Theoretically, it is possible to reduce the number of three-way races to zero - there is a lot of talk about Barrage républicain or Front républicain, i.e., all the political forces uniting in order to stop the extreme right. However, in practice the decisions to withdraw are made on a case-by-case basis - mostly due to members of quasi-Communist La France Insoumise divided over whether they hate Macron more than the extreme right, and the centrist politicians doubting whether there is truly a difference between the extreme right and extreme left:

Législatives : «Nous ne voterons ni pour un candidat du RN ni de LFI» au second tour, indique François Bayrou

Legislative: “We will not vote for a candidate from the RN or LFI” in the second round, indicates François Bayrou

This position of François Bayrou (long-term centrist politician - leader of Le Movement Démocrate, ideologically closest to Macron) is shared by such prominent centrist politicians as Edouard Philippe (the first and longest serving prime minister under Macron) and Bruno Le Maire (the minister of economy.)

  • 8
    Calling La France Insoumise "quasi-Communist" is editorialising. LFI isn't Communist. All the leaders of LFI have also called for their candidates to withdraw, and their electors to transfer their vote to the remaining non-RN candidate. I also would note that the portrayal of LFI as far-left isn't factual, although it is called as such by a number of opponents (including Macron himself). Commented Jul 2 at 8:03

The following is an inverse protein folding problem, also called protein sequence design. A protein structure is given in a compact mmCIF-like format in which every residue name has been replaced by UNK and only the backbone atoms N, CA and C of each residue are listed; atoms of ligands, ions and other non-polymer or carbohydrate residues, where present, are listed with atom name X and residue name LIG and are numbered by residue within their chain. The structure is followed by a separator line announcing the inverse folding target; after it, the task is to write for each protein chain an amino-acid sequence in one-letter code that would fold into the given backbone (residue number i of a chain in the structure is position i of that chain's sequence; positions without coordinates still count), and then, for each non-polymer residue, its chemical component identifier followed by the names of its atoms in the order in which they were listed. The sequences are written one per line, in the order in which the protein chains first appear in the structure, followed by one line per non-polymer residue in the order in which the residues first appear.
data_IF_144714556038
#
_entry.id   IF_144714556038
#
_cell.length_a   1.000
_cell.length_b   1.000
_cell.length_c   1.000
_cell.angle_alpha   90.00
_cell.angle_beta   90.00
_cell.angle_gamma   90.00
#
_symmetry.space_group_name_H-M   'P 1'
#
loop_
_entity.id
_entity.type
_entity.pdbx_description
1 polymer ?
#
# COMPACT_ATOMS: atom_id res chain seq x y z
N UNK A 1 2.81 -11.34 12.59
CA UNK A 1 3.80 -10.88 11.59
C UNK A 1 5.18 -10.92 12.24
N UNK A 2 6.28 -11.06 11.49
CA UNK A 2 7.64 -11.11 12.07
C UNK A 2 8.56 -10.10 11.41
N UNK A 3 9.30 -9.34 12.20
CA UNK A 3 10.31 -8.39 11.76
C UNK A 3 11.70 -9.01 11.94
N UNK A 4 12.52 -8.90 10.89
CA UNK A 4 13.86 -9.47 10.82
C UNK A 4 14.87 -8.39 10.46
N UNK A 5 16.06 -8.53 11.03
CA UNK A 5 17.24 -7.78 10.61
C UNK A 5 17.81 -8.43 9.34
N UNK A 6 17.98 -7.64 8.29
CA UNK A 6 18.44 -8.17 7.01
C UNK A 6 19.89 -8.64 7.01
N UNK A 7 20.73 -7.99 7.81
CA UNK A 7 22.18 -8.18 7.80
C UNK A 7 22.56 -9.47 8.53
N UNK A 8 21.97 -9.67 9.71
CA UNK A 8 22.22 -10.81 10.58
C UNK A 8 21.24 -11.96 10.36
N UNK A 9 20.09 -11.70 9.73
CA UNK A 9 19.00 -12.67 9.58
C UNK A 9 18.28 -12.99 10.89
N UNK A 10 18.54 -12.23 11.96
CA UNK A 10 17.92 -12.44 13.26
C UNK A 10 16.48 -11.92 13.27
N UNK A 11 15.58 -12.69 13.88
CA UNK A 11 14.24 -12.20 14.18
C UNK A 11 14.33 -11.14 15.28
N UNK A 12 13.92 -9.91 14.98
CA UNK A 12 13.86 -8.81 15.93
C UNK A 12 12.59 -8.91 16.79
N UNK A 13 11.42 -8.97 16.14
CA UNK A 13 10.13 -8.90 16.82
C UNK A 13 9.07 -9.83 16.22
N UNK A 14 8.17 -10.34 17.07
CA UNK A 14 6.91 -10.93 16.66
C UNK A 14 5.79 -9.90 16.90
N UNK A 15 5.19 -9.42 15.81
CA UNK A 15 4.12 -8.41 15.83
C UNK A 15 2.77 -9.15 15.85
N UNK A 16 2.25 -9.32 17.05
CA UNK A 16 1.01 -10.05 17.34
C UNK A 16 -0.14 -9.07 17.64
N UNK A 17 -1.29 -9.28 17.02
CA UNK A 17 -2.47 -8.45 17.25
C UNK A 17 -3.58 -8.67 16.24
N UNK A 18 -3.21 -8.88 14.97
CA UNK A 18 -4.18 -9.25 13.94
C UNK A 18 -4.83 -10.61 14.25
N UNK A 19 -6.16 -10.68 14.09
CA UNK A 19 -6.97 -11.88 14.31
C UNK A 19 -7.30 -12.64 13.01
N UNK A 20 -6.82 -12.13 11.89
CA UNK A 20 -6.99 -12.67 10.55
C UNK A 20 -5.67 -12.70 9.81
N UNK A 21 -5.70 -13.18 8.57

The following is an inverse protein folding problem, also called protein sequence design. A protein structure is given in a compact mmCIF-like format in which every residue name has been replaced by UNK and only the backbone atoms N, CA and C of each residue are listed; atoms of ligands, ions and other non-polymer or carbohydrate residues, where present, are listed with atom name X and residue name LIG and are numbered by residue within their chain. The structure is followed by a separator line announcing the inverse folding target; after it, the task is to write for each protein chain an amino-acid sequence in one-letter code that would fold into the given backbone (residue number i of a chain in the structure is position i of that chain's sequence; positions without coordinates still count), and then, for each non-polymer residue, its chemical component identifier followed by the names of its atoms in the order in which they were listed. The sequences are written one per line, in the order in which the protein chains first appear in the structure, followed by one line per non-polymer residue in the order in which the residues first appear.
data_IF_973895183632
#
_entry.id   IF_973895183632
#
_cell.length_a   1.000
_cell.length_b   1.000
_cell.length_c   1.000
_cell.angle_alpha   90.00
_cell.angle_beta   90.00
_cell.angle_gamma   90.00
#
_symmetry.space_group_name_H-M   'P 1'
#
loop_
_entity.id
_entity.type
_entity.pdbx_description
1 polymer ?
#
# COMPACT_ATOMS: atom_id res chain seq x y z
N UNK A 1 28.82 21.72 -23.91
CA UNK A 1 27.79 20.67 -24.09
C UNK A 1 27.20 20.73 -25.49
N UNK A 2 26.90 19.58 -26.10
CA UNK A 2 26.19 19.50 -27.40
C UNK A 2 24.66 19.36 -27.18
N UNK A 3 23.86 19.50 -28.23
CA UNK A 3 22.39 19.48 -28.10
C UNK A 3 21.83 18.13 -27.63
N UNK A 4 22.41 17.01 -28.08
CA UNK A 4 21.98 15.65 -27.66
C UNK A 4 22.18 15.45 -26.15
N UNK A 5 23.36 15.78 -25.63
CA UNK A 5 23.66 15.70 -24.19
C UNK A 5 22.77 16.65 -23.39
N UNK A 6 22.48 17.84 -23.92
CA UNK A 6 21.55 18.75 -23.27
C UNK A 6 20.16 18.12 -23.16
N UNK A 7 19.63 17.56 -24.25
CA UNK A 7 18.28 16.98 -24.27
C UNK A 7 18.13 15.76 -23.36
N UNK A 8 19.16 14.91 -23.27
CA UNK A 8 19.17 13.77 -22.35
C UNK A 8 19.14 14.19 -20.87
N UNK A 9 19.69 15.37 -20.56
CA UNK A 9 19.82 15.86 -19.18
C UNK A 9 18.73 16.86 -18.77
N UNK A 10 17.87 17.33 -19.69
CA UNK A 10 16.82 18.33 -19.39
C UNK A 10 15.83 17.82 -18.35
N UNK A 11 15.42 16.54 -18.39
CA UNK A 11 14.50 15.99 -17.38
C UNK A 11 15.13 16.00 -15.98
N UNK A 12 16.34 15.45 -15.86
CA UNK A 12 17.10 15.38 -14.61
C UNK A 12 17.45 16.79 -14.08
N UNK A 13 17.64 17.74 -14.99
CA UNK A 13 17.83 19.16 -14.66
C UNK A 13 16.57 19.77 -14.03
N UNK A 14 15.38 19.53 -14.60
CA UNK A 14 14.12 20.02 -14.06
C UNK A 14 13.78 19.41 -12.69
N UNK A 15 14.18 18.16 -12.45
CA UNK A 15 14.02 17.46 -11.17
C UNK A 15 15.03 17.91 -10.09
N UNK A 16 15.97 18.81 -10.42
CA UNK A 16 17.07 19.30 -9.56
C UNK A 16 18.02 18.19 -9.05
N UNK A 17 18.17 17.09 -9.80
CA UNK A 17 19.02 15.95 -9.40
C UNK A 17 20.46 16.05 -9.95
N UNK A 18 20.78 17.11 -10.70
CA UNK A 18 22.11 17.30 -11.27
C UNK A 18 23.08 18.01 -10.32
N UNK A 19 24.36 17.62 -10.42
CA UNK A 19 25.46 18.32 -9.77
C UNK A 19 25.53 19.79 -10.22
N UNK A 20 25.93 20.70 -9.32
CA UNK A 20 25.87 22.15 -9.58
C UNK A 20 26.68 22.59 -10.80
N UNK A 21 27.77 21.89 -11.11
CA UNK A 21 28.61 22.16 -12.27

• 4
    @AmiralPatate personally, I use term commo-fasicism or rouge-brun to describe them, so quasi-Communist was indeed editorializing, but not in the sense you think.
    – Morisco
    Commented Jul 2 at 8:08
  • 3
    @Morisco This is again not factual. It doesn't help the answer either. You can say decisions are made on a case-by-case basis by Ensemble candidates based on how much they consider LFI to be far-left (which again, it isn't), but the NFP, including LFI, has very clearly called for unconditional withdrawal within the first hour after the results. Commented Jul 2 at 8:38
  • 6
    You can personally call them whatever you want, but the French terms commo-fasicism or rouge-brun are even more derogatory then the quasi-communist you used in English. So actually, your explanation made it worse. Calling the LFI quasi-communist is not an objective description, it is a value judgement on the party.
    – quarague
    Commented Jul 2 at 13:06
  • 2
    Once again, you can call LFI as you want, I'm not talking about this. I'm talking about your sentence: "in practice the decisions to withdraw are made on a case-by-case basis - mostly due to members of […] La France Insoumise […]". That's plain wrong.
    – Blackhole
    Commented Jul 2 at 17:11